It’s off to 1600 Pennsylvania Avenue for a look at the President’s home sweet home. Since tours of the White House are hard to come by—they must be booked months in advance, are reserved for groups of ten or more, and are available only during certain hours—you’ll be taking in the sites from behind the fence. But don’t worry, there’s still plenty to see.
The White House complex consists of the main building, which is the executive residence space, and the East and West Wings. The East Wing, visible from Pennsylvania Avenue to the left of the executive residence, houses office space for the First Lady and her staff and the White House Social Office. Below it is a secure underground bunker, where the President goes in the event of an emergency. The West Wing is where the business of the White House happens. From the Pennsylvania Avenue side, it extends to the right of the executive residence and houses the Oval Office, the Cabinet Room, the White House Situation Room, and the Press Briefing Room. Outside the West Wing, on the White House lawn, you’ll might see camera, sound, and lighting equipment—this is the area from which White House correspondents videotape their reports.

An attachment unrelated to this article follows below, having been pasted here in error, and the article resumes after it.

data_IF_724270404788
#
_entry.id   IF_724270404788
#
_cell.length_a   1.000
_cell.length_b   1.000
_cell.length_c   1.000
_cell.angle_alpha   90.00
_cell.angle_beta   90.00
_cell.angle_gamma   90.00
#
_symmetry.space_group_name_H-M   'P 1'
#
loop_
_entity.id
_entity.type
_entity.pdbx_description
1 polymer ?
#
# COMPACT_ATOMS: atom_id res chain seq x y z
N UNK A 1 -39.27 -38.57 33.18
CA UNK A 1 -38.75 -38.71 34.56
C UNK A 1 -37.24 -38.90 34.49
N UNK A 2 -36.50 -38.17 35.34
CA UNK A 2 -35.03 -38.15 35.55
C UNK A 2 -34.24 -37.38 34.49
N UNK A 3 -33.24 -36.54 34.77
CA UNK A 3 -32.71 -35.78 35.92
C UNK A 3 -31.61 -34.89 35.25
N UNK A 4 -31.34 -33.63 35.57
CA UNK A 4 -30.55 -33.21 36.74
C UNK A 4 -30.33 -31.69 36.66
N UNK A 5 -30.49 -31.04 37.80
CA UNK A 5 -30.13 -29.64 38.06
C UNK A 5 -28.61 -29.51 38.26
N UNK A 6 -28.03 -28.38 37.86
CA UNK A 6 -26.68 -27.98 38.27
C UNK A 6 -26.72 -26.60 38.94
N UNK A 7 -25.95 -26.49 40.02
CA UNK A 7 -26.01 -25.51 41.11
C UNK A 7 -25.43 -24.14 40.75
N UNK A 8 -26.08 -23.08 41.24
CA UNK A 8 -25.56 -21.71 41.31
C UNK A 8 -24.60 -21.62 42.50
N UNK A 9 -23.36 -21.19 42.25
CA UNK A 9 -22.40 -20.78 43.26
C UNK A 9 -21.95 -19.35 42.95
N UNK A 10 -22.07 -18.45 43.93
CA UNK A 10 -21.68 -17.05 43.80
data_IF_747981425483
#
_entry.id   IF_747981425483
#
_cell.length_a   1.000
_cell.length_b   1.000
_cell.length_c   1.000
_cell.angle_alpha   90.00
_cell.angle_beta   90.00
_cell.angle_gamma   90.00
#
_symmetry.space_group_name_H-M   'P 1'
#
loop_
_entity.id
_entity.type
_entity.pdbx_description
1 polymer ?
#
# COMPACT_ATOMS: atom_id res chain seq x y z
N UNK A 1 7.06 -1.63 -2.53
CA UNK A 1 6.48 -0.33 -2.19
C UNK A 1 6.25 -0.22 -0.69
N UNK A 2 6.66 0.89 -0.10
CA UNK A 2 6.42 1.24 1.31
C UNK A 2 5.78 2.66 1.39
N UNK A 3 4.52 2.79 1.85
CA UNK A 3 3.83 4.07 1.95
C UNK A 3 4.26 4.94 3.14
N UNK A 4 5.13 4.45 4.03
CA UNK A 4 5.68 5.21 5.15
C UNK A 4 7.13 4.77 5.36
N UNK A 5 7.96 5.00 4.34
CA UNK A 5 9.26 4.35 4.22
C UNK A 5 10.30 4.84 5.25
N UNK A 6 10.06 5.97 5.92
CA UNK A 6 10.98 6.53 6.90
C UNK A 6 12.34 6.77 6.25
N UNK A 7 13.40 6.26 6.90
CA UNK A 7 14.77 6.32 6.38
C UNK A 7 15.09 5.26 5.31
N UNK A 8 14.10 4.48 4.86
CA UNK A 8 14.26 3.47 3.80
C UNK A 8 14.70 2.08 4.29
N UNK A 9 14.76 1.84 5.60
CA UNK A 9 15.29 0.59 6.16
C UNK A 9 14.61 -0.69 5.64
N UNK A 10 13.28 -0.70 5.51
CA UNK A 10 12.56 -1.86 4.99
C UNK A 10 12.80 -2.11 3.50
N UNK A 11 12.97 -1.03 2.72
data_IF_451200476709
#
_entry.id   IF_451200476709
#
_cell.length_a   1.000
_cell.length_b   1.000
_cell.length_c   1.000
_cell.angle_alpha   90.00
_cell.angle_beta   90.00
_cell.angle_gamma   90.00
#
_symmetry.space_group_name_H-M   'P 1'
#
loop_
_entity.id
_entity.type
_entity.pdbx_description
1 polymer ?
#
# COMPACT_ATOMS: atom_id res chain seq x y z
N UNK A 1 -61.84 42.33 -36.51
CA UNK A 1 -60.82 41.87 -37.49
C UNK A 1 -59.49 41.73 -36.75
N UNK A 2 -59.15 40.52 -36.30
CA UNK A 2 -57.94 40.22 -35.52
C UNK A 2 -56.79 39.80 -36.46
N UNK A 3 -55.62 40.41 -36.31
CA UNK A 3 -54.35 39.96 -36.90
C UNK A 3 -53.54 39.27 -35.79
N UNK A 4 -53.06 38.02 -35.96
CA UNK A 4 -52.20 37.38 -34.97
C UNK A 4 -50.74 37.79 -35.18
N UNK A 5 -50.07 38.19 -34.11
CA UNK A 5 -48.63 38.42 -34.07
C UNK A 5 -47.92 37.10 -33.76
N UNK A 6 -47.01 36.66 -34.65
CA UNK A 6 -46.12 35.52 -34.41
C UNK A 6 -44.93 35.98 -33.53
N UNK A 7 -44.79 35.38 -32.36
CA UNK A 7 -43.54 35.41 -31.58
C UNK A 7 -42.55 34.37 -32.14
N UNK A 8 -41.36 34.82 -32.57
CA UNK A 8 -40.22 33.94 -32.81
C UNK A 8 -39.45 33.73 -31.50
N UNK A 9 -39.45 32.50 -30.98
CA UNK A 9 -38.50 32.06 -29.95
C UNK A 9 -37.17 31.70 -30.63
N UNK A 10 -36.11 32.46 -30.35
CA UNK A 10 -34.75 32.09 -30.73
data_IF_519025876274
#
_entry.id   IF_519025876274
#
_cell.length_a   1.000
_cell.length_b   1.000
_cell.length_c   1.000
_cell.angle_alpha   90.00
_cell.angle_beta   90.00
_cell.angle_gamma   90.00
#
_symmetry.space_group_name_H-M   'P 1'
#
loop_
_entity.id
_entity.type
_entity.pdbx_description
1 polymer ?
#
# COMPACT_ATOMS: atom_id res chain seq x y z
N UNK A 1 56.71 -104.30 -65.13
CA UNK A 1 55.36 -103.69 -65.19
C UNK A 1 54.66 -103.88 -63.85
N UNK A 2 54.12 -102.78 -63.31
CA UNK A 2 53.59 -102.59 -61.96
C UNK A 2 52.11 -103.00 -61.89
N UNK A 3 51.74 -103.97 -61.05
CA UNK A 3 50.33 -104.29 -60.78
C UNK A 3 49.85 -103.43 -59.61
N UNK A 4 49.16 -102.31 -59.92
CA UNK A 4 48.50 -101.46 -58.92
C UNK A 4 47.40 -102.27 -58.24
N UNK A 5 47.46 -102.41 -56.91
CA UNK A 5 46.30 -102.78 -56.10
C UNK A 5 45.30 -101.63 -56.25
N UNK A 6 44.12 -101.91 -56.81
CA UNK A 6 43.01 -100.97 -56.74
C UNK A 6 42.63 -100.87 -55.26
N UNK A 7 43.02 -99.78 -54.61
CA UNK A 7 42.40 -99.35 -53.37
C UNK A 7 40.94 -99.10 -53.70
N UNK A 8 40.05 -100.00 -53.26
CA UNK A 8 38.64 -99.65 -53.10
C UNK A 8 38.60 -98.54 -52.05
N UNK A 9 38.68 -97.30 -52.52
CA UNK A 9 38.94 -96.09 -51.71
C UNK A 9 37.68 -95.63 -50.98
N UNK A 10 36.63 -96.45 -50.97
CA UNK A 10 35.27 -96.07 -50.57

Snap a few photos and you’re off.
2:15 PM: Shop Till You Drop
Now that you’ve seen the sights, it’s time to shop, so you’re off to Georgetown. From the White House, walk three blocks north on 17th Street to K Street, where you’ll catch the Circulator bus to Georgetown (the stop is on the northeast corner of the intersection). The red Circulator bus comes every ten minutes and costs $1 a ride. Get off at 30th and M streets, the easternmost boundary of the neighborhood.
M Street and Wisconsin Avenue, Georgetown’s two main arteries, are home to many shops and boutiques. Retail chains such as H&M, Urban Outfitters, and J. Crew have found homes here along with smaller boutiques like A Mano (for leather goods) and Wink (known for carrying designer jeans).
Georgetown University begins at 37th Street. Take time to tour the campus, where you’ll see Gothic-inspired architecture, views of the Potomac River, and, during the school year, students bustling between classes. You might even catch the Hoya spirit.
5 PM: Happy Hour, Georgetown Style